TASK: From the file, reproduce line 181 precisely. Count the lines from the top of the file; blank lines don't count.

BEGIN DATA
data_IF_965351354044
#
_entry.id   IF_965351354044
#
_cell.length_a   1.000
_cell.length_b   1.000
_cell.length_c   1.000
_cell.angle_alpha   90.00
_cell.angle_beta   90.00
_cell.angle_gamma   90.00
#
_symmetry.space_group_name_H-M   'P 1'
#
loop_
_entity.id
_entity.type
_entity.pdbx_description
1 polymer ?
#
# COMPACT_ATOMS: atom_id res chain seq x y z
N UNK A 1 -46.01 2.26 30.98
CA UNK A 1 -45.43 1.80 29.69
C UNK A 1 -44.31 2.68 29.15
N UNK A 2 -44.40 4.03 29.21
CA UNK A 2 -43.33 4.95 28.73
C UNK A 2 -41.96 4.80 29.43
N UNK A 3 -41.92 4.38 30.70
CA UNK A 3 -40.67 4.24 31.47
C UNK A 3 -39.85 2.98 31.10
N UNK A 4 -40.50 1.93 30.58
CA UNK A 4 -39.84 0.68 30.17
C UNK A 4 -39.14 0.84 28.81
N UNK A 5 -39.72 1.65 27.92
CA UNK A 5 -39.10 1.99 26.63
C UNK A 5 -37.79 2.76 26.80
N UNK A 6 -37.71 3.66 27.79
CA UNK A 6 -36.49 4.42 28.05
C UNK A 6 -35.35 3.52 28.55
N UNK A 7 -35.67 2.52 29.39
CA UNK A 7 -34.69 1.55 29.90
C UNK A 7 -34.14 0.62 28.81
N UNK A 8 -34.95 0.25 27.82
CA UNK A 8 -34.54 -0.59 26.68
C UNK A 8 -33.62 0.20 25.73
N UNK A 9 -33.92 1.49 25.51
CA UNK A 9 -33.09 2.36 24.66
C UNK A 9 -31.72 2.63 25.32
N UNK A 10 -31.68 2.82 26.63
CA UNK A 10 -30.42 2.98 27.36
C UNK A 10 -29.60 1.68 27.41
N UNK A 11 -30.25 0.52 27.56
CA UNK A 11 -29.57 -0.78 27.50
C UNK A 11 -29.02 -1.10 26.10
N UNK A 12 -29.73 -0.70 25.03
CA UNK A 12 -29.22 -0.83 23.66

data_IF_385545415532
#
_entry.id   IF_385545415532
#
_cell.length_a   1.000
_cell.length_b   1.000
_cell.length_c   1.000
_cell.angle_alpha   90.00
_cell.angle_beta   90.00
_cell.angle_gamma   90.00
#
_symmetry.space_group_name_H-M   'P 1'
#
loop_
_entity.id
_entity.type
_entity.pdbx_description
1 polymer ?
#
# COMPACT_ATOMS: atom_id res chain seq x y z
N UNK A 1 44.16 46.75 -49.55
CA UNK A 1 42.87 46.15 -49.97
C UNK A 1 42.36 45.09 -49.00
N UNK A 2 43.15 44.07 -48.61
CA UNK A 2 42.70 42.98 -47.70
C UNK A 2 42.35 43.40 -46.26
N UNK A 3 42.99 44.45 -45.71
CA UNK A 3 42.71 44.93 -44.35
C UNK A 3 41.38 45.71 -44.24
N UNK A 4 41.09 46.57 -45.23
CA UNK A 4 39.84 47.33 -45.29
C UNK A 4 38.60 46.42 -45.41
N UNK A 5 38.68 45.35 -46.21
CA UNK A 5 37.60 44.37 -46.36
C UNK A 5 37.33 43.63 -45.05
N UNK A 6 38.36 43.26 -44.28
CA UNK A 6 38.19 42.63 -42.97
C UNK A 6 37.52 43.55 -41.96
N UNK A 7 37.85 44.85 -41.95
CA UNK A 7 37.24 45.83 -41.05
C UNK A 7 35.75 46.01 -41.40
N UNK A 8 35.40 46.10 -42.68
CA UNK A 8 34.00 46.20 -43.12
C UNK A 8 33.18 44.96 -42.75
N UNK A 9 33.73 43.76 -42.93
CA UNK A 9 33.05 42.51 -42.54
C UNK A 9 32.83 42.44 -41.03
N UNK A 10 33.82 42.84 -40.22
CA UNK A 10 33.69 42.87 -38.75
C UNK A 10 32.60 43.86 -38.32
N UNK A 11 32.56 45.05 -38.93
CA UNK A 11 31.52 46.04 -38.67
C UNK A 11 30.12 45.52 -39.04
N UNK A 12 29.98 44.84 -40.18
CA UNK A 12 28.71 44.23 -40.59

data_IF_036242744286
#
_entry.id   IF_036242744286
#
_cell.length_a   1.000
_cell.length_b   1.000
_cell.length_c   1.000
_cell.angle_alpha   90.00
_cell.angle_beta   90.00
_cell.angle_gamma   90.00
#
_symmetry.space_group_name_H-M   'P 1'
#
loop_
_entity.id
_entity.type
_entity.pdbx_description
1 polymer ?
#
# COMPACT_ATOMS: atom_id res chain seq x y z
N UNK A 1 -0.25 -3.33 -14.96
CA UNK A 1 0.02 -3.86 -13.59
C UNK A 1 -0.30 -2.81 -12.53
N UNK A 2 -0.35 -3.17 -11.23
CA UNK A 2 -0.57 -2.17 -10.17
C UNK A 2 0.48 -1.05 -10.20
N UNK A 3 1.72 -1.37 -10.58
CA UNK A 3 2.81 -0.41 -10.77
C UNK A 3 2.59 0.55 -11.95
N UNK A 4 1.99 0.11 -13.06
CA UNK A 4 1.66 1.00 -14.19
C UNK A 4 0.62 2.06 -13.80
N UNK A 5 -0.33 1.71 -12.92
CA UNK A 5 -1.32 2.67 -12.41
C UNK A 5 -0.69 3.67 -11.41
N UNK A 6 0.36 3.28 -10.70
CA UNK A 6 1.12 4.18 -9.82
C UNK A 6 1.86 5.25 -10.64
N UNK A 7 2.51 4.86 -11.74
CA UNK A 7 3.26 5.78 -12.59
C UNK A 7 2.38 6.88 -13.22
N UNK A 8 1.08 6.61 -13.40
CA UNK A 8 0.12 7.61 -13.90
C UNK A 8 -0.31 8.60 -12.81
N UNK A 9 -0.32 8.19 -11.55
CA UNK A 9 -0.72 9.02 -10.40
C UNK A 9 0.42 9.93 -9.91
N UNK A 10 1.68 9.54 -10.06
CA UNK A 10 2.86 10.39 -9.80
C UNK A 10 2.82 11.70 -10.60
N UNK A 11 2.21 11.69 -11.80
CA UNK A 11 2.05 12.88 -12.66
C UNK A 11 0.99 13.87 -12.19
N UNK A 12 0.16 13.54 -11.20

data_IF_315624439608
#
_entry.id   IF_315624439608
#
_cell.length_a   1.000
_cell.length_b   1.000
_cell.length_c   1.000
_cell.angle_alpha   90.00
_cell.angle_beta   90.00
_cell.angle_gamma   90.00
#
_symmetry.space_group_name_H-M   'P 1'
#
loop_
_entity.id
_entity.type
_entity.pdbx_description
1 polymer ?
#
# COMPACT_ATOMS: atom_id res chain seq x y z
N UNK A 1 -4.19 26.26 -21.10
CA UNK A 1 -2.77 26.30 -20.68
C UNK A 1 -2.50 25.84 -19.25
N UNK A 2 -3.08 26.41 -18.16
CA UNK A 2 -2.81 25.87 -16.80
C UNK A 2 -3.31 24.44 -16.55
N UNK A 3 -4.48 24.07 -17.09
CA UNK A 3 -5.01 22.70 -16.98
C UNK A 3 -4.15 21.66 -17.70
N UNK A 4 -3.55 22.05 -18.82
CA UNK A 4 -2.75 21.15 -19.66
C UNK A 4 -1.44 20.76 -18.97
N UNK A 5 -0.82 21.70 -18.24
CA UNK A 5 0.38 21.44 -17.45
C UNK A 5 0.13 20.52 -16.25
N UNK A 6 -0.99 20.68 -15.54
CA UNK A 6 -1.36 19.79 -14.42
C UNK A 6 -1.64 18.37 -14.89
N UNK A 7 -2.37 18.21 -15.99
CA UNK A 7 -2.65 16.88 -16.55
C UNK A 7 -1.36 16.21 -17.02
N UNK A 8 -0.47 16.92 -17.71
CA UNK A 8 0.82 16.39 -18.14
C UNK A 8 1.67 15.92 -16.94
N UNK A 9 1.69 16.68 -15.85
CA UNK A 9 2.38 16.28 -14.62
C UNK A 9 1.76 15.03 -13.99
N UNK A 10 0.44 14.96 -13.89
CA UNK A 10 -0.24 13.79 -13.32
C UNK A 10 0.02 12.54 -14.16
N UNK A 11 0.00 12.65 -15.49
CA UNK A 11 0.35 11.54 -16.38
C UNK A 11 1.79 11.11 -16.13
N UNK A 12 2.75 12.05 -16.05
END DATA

_entity.pdbx_description